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Review of The Expedition to the Baobab Tree from TLS

A Name for Everything

ELIZABETH LOWRY

Wilma Stockenström
THE EXPEDITION TO THE BAOBAB TREE
Translated by J. M. Coetzee
220pp. Archipelago. Paperback, £12.99 (US $18).
978 1 935744 92 4

Published: 22 April 2015

The South African poet Wilma Stockenström published this powerful, brief narrative about slavery in Afrikaans in 1981. J. M. Coetzee’s tersely brilliant English translation, which first appeared two years later, carries a tremendous lyrical charge.

The story, which is set somewhere in southern Africa at an unspecified date in the past, is vestigial; the impact is all in the telling. Stockenström’s nameless female narrator is a former slave who finds herself alone in the veld, where she seeks refuge from the elements in the hollow of a baobab tree. Her day-to-day struggle to survive is the vehicle for a rich meditation on her past life; on enslavement, freedom and identity. Having been sold into slavery as a young girl, she becomes the sexual companion to a series of wealthy owners in a harbour city on the eastern coast. She is given an education to allow her to converse intelligently with her masters – and her knowledge of poetry lends credibility to the densely patterned texture of her speech – but as a slave she is without a language or purpose of her own: “we were all one woman, interchangeable, exchangeable”. She bears children but they are taken away from her as soon as they are weaned, reinforcing her sense of disconnectedness from her body. When her third owner, an explorer, takes her with him on a journey inland in search of a lost city, then abandons her as the expedition fails, she is at last completely isolated.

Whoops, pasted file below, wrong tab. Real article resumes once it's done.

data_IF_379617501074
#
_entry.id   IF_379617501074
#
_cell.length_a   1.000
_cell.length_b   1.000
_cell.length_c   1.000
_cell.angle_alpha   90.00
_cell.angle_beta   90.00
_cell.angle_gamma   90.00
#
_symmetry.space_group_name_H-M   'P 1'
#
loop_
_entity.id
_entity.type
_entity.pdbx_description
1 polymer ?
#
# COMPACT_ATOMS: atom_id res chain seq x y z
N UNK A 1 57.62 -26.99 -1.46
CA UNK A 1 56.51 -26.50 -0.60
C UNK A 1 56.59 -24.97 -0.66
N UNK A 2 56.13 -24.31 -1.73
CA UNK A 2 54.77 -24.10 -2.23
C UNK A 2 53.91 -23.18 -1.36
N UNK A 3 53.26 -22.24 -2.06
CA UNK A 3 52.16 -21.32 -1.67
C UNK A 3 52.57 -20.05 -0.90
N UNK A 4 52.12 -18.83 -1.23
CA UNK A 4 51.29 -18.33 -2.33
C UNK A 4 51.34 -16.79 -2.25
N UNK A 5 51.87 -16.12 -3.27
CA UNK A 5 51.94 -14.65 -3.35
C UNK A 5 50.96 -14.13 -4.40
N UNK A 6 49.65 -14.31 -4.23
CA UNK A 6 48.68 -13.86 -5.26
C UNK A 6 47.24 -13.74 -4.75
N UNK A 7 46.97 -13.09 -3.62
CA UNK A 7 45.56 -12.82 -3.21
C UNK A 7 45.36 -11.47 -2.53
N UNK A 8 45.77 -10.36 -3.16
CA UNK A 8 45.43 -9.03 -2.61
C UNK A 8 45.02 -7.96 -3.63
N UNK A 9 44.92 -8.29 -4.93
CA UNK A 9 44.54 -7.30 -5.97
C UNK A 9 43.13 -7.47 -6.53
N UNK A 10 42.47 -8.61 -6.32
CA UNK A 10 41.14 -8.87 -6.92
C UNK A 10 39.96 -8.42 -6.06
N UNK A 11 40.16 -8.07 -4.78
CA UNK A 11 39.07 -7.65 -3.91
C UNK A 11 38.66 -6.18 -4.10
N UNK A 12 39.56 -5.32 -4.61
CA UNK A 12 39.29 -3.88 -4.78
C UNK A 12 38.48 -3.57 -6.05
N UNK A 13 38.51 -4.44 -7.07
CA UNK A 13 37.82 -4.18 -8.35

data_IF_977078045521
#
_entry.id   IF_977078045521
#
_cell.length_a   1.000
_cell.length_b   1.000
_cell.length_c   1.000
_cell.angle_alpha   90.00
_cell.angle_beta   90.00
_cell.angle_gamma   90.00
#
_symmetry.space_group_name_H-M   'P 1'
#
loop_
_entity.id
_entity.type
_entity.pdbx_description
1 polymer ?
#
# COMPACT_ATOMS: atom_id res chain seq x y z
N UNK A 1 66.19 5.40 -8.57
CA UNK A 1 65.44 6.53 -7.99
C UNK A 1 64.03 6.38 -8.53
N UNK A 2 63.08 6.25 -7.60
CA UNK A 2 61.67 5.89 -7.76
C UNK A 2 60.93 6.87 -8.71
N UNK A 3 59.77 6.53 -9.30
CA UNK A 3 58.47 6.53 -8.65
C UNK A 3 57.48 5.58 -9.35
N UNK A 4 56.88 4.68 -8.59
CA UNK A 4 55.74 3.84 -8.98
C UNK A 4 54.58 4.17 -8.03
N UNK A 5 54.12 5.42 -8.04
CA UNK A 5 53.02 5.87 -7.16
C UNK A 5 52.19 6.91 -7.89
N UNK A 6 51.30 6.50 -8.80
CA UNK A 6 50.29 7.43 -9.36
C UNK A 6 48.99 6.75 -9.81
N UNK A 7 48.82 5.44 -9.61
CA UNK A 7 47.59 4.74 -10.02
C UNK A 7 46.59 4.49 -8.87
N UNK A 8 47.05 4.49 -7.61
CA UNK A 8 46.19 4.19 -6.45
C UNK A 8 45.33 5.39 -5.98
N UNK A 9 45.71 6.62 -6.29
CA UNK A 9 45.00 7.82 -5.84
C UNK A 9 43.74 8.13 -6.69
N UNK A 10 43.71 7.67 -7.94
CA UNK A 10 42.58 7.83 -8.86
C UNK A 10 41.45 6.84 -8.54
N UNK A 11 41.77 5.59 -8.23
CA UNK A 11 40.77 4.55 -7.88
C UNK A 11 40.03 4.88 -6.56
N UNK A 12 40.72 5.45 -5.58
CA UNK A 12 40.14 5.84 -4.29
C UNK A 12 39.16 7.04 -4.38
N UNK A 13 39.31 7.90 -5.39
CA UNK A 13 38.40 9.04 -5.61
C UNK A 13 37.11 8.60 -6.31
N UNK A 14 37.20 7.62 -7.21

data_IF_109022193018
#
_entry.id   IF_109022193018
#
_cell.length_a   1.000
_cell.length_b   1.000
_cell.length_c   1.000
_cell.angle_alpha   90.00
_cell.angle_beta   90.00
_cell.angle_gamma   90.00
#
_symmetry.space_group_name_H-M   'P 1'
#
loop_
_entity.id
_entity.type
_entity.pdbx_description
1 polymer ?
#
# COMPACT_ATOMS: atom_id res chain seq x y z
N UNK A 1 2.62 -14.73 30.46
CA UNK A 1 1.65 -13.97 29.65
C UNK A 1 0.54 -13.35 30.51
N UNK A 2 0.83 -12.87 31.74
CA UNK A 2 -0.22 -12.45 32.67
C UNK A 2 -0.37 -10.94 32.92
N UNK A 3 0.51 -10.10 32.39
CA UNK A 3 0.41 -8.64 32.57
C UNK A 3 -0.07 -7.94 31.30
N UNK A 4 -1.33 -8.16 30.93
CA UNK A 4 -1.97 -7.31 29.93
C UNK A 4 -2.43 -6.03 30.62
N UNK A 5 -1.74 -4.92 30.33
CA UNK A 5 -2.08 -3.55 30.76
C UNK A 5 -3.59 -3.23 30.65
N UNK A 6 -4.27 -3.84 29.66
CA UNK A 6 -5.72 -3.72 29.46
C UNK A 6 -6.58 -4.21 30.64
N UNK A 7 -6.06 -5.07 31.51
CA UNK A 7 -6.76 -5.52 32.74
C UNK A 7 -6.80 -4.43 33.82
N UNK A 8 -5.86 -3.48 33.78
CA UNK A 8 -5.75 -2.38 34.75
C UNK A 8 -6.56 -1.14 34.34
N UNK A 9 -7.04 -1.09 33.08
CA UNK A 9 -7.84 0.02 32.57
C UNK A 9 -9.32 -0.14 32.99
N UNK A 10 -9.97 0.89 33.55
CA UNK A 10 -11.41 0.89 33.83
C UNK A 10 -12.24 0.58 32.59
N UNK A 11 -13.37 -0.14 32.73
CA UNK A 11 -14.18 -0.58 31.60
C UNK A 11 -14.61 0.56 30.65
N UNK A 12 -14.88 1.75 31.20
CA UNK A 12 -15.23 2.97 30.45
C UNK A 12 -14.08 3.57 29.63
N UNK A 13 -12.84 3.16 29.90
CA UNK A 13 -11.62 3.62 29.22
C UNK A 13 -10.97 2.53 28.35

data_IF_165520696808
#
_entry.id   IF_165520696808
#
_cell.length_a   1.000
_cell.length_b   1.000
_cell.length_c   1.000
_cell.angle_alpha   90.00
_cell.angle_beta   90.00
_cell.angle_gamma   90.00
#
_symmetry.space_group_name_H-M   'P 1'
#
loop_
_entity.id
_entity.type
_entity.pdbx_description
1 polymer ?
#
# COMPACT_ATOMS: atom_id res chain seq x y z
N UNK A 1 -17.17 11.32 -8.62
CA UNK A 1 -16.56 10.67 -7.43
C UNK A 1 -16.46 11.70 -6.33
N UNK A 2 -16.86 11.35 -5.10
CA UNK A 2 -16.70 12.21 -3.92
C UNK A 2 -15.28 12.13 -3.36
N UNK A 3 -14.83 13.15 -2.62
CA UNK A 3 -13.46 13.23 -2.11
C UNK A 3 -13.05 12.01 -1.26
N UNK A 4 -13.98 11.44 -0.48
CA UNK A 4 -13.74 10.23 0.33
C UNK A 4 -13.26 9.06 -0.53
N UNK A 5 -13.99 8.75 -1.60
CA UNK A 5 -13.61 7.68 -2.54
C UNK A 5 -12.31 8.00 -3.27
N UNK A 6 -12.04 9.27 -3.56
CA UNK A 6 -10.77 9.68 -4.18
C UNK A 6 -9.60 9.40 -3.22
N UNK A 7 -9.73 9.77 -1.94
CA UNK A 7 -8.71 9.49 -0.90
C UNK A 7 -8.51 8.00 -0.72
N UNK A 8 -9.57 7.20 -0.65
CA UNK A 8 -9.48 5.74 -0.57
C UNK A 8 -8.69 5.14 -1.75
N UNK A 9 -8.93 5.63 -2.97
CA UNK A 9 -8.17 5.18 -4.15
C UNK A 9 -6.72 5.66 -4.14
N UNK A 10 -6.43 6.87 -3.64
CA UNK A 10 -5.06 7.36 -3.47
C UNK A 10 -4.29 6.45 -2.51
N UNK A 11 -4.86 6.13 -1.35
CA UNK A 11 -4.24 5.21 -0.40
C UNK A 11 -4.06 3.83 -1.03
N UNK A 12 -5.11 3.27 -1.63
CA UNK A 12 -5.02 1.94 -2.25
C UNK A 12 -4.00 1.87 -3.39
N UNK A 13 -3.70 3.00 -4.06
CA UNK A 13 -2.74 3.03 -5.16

Sheltered in the hollow of the baobab, Stockenström’s narrator arrives at a peculiar independence. For the first time in her life, her time and body are her own. Her rhapsodic observations often achieve the heightened quality of poetry, whether she is recalling her years in bondage or noting something as simple as an aloe that “sucks the blood up out of the earth and wears it gaudily in a cluster of red knobs, splendid against the clear blue sky”. This unexpected freedom brings her a new understanding of her own history: “Now I have a name for everything: slave, castration, commerce, coastal city, sea, forced labour. Yes, now I have it all”. The narrator’s self-possession comes too late, however – it will be impossible for her to remain alive for long in the hostile climate of the veld. Coetzee’s tightly paced, restrained rendering of a complex text gives due weight to every word. It should ensure that Stockenström’s compelling picture of suffering and loss becomes a classic in English as well as Afrikaans.

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